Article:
Rome — Ernesto Olivero is one of the superstars of the Italian Catholic scene, the founder of the “Youth Missionary Service” movement in 1964, known by its acronym “Sermig,” and the “Arsenal of Peace,” a former military installation in his native Turin that Olivero in 1983 turned into a center for peace-making.
Inspired by Olivero’s vision, tens of thousands of young Catholics have devoted themselves to working with immigrants, alcohol and drug addicts, people suffering from AIDS, orphaned and abandoned children, and the poor. Olivero has also played a role in conflict resolution in a variety of hotspots, including helping to negotiate a peaceful end to the 2002 standoff between Israeli forces and Palestinian gunmen at the Basilica of the Nativity in Bethlehem.
In 1997, Pope John Paul II gave Olivero the title of “faithful friend of all the abandoned children in the world.” He's probably one of just a handful of people in the world to have received formal honors from both an Arab government (Jordan) as well as Israel for his peace-making and charitable activity.
On Dec. 2, Olivero, now 72, published an essay in L’Avvenire, the newspaper of the Italian bishops conference, reflecting on Pope Benedict XVI”s new rules for Catholic charities, which call bishops to exercise greater vigilance over both Catholic identity and financial transparency. The rules were issued yesterday in the form of a motu proprio, a legal document, called “On the service of charity.”
Olivero especially applauded the document’s emphasis on responsible administration of funds.
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The following is an NCR translation of Olivero’s essay.
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By ERNESTO OLIVERO
"Good must be done well,” as the old saying goes. Italian author Ignazio Silone once had Pope Celestine V say, “To achieve good ends, there exist only good means.” [Note: Ignazio Silone was the pen name of Secondino Tranquilli, an early socialist who fought with the Italian Communists against the Nazis during the Second World War. He later broke with Stalinism and devoted himself to writing novels and essays.]
This idea is valid also for the service of charity, especially if it’s done in the name of Jesus.
From the beginning of our adventure, I understood that it was indispensable to adopt a clear line on this point, in particular regarding the administration of funds that people give us so that we’ll transform them into bread, homes, medical cures, schools, and other forms of support for the neediest.
There are many temptations, and one can’t compromise. For that reason, Sermig immediately chose to have a transparent balance sheet. Everyone must be able to see where the money in our hands comes from, and where it goes. Within the limits of the law, we respect the wishes of whoever wants to donate to us anonymously, but we’re always willing to make an account to the responsible authorities. The only exception, obviously, is the cash deposited by unknown persons in our poor boxes. Even these, however, are administered with respect for the highest norms of accountability.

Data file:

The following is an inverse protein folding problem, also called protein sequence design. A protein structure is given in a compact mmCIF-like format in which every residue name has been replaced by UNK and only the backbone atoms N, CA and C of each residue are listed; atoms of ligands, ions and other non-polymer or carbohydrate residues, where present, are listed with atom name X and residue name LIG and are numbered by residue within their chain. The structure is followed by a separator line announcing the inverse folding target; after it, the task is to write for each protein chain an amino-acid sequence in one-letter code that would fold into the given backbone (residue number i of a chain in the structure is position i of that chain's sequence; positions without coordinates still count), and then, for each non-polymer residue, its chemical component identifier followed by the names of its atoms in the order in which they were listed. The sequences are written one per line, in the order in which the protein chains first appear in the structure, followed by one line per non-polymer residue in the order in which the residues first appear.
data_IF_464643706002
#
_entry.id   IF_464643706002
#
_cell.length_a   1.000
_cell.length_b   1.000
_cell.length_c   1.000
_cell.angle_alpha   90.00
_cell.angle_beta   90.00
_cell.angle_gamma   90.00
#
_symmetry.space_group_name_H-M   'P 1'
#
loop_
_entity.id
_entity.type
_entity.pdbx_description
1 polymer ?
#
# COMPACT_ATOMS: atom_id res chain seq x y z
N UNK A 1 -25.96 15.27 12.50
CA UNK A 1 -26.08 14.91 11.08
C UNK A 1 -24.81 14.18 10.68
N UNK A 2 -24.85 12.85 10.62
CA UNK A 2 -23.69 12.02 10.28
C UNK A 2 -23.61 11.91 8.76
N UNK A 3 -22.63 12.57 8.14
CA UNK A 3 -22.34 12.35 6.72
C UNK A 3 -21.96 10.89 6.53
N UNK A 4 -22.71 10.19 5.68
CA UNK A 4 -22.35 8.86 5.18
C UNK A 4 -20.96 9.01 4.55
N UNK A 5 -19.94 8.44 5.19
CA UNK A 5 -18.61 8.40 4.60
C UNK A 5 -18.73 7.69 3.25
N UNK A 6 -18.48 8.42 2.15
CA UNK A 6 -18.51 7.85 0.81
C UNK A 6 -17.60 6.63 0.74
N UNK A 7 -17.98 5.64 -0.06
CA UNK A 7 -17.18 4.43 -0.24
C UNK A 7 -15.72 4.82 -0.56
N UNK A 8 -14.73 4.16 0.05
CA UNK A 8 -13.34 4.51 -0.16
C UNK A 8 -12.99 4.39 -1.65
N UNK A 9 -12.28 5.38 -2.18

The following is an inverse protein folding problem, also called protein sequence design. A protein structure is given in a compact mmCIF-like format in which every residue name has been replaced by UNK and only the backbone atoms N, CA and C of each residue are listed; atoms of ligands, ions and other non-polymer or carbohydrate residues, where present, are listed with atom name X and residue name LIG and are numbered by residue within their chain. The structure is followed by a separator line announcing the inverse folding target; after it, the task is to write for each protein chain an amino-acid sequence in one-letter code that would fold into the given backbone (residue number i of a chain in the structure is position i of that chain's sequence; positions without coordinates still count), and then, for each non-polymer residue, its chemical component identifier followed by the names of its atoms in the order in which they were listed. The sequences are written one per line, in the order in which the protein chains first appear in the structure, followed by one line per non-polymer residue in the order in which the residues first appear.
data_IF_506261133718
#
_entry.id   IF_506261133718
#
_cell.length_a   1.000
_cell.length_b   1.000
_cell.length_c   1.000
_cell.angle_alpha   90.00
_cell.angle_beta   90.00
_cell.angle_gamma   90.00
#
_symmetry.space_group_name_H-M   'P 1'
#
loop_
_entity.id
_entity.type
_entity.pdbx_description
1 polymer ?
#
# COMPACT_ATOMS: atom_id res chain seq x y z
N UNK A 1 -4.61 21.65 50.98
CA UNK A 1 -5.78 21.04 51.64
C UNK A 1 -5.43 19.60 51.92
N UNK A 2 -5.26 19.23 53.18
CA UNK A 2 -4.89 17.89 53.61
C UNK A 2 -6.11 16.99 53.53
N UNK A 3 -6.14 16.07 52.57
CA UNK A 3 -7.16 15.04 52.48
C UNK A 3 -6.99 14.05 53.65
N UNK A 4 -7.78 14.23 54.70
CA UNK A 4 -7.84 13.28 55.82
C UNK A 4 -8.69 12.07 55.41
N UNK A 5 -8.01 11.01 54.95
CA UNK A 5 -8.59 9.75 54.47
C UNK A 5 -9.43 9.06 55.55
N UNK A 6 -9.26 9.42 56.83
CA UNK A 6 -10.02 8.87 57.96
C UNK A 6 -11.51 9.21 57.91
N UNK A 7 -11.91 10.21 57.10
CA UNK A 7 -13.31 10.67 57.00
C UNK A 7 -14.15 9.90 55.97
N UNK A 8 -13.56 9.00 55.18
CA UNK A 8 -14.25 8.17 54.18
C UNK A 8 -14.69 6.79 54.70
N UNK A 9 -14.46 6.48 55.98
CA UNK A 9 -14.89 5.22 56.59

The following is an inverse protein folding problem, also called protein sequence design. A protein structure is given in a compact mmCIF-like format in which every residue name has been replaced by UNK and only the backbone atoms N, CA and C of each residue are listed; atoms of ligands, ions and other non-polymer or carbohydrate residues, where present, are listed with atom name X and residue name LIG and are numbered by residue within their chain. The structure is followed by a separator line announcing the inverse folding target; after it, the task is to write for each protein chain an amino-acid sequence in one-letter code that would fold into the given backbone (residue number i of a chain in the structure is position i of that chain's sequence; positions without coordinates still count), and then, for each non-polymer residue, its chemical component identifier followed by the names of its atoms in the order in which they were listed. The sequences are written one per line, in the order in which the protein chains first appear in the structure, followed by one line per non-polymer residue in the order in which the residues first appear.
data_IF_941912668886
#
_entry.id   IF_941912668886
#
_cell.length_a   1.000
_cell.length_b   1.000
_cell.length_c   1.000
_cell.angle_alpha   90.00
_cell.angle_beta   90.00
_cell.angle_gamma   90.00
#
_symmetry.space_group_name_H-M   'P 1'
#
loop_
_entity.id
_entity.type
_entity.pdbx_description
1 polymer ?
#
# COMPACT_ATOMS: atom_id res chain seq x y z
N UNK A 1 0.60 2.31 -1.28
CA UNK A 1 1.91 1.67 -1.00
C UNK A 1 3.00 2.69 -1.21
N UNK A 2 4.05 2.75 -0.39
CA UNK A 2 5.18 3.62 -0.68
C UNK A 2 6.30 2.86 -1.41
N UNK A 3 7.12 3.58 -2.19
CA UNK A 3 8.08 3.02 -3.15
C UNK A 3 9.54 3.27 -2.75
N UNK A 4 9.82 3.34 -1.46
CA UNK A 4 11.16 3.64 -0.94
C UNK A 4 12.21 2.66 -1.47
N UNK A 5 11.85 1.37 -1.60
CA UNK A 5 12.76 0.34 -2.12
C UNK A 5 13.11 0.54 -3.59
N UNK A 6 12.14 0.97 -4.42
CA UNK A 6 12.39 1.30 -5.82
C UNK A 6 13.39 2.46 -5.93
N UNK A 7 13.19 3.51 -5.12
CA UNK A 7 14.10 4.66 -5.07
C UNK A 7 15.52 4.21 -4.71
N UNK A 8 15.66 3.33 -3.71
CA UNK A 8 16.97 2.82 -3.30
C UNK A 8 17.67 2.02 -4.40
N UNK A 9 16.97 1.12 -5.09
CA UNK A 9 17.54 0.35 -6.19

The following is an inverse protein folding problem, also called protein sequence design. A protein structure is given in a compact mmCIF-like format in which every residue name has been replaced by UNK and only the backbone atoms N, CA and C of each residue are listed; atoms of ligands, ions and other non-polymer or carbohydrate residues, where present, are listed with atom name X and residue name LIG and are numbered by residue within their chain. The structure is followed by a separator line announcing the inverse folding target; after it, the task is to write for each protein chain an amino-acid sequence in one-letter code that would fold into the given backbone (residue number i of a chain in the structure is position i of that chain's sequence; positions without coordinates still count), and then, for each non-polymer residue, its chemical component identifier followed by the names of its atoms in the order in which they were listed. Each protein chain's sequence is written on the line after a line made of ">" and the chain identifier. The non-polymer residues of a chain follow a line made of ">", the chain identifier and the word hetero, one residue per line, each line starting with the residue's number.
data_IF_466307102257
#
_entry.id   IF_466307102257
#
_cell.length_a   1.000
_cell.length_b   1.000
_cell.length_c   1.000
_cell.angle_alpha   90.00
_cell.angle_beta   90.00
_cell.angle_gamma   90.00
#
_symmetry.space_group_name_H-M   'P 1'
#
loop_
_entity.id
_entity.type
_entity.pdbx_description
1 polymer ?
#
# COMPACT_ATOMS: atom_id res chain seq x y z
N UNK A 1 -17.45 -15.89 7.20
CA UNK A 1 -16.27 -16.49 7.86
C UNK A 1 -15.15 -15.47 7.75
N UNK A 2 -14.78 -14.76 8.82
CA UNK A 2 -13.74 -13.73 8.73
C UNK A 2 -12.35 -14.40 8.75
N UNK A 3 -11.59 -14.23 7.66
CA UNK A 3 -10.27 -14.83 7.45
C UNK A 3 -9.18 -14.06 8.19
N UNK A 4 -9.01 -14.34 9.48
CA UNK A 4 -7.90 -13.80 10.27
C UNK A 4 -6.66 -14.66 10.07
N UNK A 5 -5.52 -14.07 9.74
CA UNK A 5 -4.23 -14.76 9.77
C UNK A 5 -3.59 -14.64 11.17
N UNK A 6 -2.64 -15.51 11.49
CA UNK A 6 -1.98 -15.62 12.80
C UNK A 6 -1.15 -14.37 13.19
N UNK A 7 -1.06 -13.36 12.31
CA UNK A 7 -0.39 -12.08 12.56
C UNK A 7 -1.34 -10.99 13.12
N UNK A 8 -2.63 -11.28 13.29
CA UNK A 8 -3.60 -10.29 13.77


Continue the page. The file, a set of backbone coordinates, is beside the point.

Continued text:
If someone of dubious reputation wants to make a contribution to us to ease their conscience, we invite them to make restitution to the persons who were damaged by their conduct.
I’m happy that the pope, with this motu proprio, has clarified the importance of both the transparent administration of funds on the part of charitable organizations, and the necessity of maintaining a free hand with regard to conditions [placed on donations] which are at odds with Christian principles. I’m also pleased with what he says about salaries and administrative expenses, which sometimes can seem disproportionate for funds which are supposed to be used for charitable ends.
For our part, we believe that charitable activity in the ecclesiastical realm should mostly support itself, through both donations and volunteer work. At the Arsenal of Peace in Turin, we have one employee for every twenty volunteers. We also decided to keep our expenses for administration separate from those for charity. The former are supported mostly by income from small commercial activities and from grants by both public and private entities, whereas the latter are funded by personal contributions from ordinary people. This policy allows us to guarantee that every single contribution will be entirely used for the purpose for which it was given.
Such clarity has to be achieved anew on every occasion. Let me explain. Shortly after the disastrous flood of 2000, together with youth from all over Italy, we set off to help the different neighborhoods of Turin that had been hit. Often, after we dug their house out of the mud, the people who lived there took out their wallets to give us something in thanks. Our youth, however, had precise instructions. They were not to accept any money personally, but to invite people to make an offering to the Arsenal of Peace, where it was possible to indicate what the money would be used for and to receive a formal receipt. That policy reinforced the trust that people had in the youth, and in us.
It’s the same philosophy as to why our volunteers pay their own expenses, so that a free gift remains truly free.
I also thank the pope for his invitation to “a witness of Christian sobriety.” Charity begins with our style of life, which must never create a barrier between those who give and those who receive. At my fraternity, I repeat every day: We’ll never fail because we stay poor and available, because we live by prayer, and because we publish our balance sheets.